In our study, the number of oocytes and the endometrial thickness was the highest in those attaining CP, consistent with the highest serum and FF- KP levels in the similar women. This suggests the positive effect of high levels of FF-KP on the number of oocytes, their fertilization, endometrial thickness, favorable implantation of an embryo, and the success of ART in achieving pregnancy. Literature supports the efficacy of Kisspeptin-54 in triggering the maturation of oocytes specially in high risk cases of OHSS [23]. We found a significant positive association between FF- KP level and estradiol concentration, furthermore, FF-KP was also observed to correlate with the maturity of oocytes. These results agree with a previous study that reported the positive correlation between FF-KP with serum and FF estradiol levels and the number of mature eggs [13]. These outcomes suggest a link between FF KP concentration and egg maturity.

Our results indicate that KP plays a role in oocyte maturity, and its decreased levels in serum and FF not only affect the normal fertility process but also have the potential to influence IVF/ICSI outcomes. Further studies are required to understand the role of KP that could direct its employment as a biomarker in treating infertile subjects and explore its utility in COS [4].

Limitations

The present study has a few limitations, such as small sample size and the cross-sectional nature of the study. Furthermore, the genetic and immunological causes of infertility could not be investigated in our study. We need to design longitudinal studies with larger sample size. The generalizability of the results is not possible since it was a unicentric study. We tried to understand the relationship between serum and FF- KP and estradiol levels with the determinants of pregnancy outcome.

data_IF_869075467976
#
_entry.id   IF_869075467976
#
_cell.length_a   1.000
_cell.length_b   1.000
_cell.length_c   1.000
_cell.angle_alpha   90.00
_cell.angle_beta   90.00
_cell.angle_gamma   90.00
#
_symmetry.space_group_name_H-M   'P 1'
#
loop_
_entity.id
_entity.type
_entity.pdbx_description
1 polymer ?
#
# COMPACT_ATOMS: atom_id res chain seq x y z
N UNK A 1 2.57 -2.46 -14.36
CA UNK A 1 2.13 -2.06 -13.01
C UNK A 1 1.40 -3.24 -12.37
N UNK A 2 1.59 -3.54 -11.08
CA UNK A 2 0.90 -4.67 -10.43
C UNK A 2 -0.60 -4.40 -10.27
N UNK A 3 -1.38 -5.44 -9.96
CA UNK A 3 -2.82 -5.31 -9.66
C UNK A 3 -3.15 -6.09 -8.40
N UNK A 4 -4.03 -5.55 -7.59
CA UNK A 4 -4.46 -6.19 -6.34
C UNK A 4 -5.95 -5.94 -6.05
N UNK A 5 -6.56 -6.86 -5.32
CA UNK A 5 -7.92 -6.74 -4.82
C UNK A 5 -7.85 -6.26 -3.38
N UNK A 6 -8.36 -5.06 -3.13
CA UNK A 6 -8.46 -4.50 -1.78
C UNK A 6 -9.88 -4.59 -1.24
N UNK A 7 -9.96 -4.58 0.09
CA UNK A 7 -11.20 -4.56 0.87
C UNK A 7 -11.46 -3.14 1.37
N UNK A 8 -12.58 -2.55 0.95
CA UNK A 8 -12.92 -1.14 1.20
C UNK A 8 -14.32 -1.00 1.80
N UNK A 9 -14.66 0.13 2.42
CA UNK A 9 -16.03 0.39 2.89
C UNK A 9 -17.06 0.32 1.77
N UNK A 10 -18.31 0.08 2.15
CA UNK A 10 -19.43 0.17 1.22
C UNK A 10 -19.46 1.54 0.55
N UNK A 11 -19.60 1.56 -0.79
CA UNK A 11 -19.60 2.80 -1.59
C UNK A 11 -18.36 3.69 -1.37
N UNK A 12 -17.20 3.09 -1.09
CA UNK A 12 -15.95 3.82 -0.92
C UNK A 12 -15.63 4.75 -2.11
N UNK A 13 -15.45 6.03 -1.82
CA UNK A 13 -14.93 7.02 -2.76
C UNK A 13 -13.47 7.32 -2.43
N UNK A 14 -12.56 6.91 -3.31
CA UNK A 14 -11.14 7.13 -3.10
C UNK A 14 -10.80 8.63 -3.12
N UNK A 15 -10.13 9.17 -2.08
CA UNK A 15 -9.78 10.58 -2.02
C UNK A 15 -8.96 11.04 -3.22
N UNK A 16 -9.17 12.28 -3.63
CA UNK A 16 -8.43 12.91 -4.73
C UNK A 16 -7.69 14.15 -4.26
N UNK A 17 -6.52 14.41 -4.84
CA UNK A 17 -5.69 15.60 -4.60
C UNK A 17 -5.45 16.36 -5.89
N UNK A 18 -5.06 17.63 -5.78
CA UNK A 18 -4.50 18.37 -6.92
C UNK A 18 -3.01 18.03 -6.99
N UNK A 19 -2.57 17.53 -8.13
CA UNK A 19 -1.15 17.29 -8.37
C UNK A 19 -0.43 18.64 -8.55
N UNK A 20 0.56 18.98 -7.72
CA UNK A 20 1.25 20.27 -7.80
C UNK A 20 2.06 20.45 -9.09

Conclusions

In ICSI cycles, serum KP and increased from the initiation of stimulation to egg collection (from stages 1 to 3), with a higher concentration depicted in FF. The stimulated granulosa increased the production of estradiol, which was reflected in both serum and FF concentrations, during these stages. Estradiol production reached its maximum in the OI phase. A strong positive correlation of KP3 and E3 with the determinants of successful conception; number of fertilized oocytes and endometrial thickness emphasize on the role of KP and estradiol in successful conceptions. Thus increase in serum and FF of KP and estradiol levels assisted in acquiring an optimum endometrial thickness, and fertilization of oocytes with more chances of clinical pregnancy in ART /ICSI cycles of UI females.

We recommend further clinical trials with more UI females to determine the impact of serum and FF -KP and estradiol on UI females’ outcome measures during ICSI. This will help us understand the therapeutic options for KP in treating infertility, especially the unexplained cases.

Supporting information

S1 Table. Comparison of kisspeptin and estradiol at the time of follicular stimulation with other phases of stimulation.

https://doi.org/10.1371/journal.pone.0239142.s001

(DOCX)

Acknowledgments

All authors would like to acknowledge ACIMC with special thanks to CEO, Dr. Syed Sajjad Hussain, and Department of Biological & Biomedical Sciences. We are thankful to Drs. Syeda Sadia Fatima and Zehra Jamil for their intellectual inputs in the initial part of the work and support of Miss Mussarat Ashraf during the benchwork.